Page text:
Want to stay in shape, but don’t have time? Bored with your usual routine? Shake it up with some high intensity intervals and get more results for less time in the gym. Sound too good to be true?
Recent research has shown that you can get many of the same physiological effects from high intensity interval training (HIIT) as you can from more time-consuming, moderate endurance workouts. These effects include fat loss, improved muscle cell function, increased oxygen consumption and improved anaerobic capacity–all for a fraction of the time spent.
What is HIIT?
High intensity interval training is any activity that alternates short bursts of maximal activity with brief periods of low to moderate intensity exercise. For example, a brief interval of fast running followed by an interval of walking, or brief interval of fast cycling alternated with an interval of slower cycling at a recovery pace. The aim is to push yourself beyond upper end of your aerobic zone, which trains both your aerobic and your anaerobic energy systems. On a scale of 1-10 of perceived exertion, high intensity can be considered anything over an effort level of 7.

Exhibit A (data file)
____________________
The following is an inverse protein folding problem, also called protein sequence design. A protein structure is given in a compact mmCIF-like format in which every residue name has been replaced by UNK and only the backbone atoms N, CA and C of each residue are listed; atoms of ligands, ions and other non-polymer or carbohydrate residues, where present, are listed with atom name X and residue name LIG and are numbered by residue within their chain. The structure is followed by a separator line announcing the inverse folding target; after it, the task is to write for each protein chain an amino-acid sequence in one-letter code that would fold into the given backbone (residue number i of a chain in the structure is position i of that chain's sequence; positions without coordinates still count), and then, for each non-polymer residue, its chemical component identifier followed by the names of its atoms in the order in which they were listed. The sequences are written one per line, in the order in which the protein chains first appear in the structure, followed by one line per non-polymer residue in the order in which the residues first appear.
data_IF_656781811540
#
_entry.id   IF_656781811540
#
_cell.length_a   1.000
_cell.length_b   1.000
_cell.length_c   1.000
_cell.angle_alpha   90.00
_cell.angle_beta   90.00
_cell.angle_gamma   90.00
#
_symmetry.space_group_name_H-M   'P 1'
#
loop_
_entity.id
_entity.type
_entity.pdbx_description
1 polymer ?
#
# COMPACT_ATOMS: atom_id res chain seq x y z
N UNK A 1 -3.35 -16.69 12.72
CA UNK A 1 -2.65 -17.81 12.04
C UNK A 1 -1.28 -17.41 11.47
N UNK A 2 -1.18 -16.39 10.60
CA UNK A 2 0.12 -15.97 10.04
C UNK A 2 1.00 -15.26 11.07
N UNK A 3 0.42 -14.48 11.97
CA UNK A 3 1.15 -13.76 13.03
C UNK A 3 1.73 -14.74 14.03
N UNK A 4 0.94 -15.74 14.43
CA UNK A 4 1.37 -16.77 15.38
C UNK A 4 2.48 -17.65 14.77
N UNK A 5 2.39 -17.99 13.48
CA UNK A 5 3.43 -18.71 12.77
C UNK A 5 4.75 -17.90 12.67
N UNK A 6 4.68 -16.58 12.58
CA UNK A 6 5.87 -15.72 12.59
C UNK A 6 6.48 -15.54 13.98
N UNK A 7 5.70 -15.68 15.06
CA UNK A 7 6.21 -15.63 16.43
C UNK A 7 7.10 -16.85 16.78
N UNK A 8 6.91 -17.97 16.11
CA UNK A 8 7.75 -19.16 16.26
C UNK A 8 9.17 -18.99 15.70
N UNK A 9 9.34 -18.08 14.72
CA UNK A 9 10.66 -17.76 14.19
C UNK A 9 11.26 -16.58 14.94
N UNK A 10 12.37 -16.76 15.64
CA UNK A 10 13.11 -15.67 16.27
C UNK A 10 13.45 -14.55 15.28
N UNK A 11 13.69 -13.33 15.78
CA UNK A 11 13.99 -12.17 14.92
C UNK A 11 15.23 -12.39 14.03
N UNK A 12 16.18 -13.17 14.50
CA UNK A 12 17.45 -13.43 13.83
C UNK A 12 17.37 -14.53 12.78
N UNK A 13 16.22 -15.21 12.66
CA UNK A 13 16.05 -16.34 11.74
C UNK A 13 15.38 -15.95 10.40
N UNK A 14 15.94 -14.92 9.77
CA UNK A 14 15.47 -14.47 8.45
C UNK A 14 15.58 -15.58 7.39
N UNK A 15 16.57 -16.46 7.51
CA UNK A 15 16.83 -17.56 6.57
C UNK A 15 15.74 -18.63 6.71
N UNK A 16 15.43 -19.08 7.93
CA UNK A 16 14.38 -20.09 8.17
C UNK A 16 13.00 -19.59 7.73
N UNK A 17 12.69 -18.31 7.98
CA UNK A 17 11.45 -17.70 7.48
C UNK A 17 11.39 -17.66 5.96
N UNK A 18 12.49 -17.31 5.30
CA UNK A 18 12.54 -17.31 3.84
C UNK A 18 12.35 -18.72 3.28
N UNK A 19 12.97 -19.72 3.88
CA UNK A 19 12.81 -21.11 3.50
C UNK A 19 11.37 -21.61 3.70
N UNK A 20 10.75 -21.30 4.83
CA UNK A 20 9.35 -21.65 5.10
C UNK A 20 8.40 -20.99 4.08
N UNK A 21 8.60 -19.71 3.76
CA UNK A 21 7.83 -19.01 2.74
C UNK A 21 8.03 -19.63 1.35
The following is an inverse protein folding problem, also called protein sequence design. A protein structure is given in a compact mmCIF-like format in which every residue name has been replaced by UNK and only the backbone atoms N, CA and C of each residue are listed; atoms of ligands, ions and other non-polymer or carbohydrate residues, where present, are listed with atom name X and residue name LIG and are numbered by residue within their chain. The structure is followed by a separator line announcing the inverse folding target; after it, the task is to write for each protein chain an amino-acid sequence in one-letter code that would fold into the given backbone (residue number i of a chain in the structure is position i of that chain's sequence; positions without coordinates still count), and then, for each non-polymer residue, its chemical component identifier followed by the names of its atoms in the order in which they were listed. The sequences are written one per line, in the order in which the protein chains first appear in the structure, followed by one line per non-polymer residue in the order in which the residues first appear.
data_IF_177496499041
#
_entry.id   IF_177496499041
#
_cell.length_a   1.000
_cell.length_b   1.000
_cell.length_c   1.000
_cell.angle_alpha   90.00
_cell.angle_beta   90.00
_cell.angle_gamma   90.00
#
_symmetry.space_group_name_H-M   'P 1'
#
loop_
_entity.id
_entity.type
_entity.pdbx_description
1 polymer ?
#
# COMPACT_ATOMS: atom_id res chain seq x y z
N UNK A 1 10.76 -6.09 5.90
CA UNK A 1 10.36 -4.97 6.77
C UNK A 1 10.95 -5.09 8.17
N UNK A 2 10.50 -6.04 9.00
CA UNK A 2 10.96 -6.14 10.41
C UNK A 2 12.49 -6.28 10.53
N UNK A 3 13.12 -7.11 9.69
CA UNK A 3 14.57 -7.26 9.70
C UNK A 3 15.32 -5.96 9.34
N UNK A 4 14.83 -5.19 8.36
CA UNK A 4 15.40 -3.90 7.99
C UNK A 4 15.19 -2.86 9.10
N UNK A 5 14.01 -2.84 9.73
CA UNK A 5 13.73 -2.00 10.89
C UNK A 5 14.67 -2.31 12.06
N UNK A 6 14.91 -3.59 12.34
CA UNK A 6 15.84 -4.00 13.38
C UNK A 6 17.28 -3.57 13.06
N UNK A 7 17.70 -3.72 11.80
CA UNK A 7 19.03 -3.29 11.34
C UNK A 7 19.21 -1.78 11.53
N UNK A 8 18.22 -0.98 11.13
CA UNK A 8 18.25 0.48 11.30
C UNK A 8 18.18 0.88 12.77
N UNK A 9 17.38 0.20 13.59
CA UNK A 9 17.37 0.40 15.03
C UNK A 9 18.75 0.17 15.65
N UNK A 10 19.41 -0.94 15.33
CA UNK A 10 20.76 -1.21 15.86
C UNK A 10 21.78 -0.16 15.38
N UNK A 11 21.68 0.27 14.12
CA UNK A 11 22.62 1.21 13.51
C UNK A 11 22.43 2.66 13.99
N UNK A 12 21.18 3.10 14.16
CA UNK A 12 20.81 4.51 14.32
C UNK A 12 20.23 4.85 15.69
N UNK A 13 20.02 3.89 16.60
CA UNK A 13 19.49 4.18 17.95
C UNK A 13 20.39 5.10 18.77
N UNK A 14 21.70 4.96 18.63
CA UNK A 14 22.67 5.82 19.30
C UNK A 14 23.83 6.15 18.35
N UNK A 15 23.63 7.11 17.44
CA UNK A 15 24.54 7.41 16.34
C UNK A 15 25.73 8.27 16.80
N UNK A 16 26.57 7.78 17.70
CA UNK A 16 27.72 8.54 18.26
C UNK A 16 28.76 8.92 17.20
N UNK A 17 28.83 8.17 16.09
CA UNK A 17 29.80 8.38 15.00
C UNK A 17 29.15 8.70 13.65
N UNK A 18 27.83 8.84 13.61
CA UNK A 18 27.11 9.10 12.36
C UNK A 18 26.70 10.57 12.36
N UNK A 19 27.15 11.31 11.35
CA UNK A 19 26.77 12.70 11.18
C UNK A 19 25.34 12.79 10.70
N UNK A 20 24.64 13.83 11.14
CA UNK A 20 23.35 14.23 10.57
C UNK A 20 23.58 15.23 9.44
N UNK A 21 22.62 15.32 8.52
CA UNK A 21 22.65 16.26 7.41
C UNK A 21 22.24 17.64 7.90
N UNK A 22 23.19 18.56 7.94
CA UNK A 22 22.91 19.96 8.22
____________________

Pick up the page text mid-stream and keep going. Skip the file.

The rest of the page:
What are the benefits of HIIT?
Burns more fat. The effect of the brief, intense exertion causes a significant afterburn. That means that your body will continue to burn more calories in the hours following your high intensity workout.
Doesn’t require equipment. HIIT doesn’t require any special equipment. Just put on your running shoes. Even simpler, you can do any plyometric exercise like jumping lunges or jumping jacks.
Saves time. For example, one study showed that 20 minutes of HIIT three times a week was found to be comparable to multiple, hour-long sessions of moderate endurance exercise, even though the HIIT workouts involved about 90% less exercise time. In both cases, exercise performance was increased. (Little, 2010)
How to do HIIT